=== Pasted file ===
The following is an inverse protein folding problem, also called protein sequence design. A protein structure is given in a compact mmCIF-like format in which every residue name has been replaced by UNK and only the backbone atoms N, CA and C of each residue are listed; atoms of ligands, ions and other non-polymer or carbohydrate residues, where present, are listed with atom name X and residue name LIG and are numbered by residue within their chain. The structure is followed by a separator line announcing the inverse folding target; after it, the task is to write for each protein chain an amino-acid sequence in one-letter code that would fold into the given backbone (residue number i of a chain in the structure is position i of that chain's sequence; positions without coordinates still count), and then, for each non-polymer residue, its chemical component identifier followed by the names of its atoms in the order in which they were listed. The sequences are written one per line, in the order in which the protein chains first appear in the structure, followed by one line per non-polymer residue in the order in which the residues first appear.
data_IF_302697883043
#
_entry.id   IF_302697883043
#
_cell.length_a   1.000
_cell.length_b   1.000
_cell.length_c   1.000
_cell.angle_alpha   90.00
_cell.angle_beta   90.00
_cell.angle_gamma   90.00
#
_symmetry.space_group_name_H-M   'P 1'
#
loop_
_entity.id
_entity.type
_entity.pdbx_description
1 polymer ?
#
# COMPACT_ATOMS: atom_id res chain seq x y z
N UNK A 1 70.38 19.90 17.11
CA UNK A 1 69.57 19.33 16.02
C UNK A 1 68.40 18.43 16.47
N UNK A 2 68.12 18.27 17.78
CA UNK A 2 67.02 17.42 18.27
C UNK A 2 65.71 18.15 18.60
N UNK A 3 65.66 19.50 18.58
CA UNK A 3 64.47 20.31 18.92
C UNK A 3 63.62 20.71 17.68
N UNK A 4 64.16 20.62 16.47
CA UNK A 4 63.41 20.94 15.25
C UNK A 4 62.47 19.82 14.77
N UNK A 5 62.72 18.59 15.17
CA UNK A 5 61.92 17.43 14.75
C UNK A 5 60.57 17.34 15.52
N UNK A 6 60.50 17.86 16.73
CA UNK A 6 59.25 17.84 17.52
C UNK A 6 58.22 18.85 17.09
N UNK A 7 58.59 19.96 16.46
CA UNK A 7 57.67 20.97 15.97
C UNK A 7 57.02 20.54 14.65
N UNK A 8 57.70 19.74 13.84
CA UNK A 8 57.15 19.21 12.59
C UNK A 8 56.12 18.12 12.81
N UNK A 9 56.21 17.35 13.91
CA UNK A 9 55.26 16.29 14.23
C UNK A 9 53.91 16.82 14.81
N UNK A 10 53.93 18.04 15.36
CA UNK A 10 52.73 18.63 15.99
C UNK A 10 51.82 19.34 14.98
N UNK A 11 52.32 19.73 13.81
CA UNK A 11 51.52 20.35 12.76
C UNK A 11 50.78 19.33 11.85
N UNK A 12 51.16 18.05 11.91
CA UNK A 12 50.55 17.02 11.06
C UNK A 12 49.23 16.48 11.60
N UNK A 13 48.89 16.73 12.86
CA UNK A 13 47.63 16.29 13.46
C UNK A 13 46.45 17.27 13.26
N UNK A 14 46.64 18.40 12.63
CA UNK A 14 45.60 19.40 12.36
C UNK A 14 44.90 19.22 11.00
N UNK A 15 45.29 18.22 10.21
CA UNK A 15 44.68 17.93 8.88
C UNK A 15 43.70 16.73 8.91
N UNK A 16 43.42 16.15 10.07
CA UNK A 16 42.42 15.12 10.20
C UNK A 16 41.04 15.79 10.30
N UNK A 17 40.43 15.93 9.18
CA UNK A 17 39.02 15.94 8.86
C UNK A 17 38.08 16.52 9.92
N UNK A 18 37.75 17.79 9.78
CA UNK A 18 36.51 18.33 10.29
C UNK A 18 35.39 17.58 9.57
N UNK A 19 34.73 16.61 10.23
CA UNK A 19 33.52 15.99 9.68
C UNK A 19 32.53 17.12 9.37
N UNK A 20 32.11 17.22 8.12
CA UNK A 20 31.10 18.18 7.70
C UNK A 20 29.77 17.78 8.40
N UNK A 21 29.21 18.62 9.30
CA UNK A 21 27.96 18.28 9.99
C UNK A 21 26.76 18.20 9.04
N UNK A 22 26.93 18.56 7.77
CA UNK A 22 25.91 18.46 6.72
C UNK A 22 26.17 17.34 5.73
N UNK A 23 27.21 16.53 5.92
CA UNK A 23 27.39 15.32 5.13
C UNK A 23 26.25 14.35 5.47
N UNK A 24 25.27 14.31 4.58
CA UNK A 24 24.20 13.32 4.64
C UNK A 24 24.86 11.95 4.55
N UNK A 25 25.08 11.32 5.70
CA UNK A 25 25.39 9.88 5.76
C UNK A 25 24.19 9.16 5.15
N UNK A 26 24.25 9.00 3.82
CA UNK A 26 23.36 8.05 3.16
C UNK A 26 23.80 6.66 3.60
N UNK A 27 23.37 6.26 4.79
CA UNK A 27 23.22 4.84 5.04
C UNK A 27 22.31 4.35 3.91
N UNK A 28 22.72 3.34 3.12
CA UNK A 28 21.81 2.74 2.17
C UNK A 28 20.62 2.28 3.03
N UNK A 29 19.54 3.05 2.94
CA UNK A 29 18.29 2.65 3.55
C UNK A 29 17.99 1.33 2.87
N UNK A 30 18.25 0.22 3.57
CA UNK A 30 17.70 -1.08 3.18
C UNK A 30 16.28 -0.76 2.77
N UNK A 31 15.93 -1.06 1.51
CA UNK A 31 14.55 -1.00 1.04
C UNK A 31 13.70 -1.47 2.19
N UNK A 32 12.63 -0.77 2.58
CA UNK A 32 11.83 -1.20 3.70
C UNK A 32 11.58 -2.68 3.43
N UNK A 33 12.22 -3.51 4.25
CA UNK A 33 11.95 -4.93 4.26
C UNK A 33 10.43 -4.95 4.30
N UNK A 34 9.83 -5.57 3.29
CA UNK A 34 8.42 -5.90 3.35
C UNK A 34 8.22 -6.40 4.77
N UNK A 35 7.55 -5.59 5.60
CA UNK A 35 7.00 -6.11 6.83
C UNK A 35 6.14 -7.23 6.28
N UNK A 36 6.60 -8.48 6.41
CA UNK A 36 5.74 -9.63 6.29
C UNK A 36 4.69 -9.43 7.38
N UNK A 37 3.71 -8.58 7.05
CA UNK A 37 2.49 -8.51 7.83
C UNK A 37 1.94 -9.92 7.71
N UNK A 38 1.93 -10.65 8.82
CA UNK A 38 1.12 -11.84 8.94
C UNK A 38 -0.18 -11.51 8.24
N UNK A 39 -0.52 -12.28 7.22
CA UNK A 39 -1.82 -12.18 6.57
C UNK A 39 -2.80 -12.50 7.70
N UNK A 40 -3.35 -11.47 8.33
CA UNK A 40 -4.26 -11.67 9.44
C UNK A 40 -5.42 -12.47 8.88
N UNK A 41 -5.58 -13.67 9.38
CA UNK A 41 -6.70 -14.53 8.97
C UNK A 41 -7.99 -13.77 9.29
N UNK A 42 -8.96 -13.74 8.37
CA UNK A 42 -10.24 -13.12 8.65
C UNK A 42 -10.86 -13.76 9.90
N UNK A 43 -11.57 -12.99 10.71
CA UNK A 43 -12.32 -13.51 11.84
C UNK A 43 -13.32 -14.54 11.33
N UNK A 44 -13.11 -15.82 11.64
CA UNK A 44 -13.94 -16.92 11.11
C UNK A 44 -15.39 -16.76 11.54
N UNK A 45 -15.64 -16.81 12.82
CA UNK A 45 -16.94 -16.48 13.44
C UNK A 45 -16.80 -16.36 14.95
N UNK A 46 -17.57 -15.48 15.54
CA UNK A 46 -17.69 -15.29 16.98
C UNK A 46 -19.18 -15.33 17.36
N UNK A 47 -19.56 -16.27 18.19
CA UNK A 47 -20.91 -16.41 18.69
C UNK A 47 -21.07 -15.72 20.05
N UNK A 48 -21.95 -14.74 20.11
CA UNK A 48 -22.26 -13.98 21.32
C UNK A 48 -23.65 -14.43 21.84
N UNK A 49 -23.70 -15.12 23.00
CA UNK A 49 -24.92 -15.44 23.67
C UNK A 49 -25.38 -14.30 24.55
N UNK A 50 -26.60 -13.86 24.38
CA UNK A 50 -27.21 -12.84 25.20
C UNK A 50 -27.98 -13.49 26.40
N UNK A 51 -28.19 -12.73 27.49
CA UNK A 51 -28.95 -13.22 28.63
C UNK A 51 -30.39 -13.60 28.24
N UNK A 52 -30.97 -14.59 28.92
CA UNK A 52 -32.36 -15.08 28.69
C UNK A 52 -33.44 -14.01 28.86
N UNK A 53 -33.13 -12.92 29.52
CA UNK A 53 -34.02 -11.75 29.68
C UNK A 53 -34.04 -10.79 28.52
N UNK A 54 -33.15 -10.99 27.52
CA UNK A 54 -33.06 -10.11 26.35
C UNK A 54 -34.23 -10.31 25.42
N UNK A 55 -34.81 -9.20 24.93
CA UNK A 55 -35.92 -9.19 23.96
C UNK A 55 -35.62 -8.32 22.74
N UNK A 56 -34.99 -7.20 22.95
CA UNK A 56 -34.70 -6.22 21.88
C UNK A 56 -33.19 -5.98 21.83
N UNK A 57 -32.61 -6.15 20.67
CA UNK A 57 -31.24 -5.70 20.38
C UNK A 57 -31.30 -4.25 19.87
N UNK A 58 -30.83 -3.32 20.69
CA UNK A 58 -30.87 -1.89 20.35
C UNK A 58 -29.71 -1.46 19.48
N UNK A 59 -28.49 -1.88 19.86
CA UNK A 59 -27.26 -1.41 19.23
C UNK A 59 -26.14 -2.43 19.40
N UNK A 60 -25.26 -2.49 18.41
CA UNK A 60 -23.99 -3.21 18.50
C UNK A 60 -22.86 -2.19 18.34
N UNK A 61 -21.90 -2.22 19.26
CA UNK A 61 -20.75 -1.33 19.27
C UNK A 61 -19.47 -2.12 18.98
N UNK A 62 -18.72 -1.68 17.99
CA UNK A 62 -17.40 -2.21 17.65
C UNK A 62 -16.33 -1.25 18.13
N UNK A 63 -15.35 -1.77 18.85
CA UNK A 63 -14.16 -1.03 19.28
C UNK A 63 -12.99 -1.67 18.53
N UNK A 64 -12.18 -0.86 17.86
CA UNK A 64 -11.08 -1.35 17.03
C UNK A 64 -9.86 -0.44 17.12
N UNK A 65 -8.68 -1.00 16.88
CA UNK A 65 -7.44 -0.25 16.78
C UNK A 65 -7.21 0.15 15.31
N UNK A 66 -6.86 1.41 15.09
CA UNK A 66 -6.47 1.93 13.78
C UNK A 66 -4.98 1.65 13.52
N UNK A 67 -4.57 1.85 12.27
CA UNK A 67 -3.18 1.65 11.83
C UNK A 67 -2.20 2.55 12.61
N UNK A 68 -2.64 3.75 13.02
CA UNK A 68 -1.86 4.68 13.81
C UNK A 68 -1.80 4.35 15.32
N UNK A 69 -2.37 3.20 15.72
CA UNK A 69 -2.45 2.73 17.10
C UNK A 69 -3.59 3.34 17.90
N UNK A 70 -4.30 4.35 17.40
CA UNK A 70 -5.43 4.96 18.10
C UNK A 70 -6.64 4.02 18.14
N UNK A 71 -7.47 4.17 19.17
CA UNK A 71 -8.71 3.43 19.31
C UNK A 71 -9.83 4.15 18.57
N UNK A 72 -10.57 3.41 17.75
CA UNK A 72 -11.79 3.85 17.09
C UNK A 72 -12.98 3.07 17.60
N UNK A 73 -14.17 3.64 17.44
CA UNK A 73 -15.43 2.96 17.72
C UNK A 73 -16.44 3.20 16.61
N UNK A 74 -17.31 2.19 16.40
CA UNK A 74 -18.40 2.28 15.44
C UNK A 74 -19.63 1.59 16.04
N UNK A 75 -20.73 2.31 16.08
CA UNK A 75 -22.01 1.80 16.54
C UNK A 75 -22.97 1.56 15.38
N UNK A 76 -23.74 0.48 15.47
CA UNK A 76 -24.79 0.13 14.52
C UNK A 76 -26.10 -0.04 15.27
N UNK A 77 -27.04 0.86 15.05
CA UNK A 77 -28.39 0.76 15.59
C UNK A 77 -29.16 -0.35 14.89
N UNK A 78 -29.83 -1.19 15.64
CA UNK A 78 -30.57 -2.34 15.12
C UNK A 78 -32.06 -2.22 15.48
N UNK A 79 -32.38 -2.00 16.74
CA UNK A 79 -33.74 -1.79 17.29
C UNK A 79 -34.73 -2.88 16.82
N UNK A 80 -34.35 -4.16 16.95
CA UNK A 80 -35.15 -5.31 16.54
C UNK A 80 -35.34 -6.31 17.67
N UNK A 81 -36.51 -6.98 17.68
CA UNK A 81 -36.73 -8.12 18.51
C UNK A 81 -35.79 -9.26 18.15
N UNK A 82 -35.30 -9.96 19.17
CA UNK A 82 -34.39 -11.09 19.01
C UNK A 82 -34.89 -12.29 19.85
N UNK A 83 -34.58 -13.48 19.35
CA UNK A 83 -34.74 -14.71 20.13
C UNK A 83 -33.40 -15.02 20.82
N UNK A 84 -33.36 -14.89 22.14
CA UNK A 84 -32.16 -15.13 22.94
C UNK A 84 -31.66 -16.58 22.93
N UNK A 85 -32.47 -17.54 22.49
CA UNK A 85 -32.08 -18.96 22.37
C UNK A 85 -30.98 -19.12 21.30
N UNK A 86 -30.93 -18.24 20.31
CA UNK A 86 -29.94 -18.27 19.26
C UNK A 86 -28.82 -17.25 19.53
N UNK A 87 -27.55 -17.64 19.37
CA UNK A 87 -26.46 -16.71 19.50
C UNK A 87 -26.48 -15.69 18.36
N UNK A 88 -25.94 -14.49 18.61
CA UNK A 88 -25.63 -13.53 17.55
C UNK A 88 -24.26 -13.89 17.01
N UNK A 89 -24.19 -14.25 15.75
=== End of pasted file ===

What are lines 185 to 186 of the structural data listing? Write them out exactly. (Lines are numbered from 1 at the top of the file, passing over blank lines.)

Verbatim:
CA UNK A 55 -35.92 -9.19 23.96
C UNK A 55 -35.62 -8.32 22.74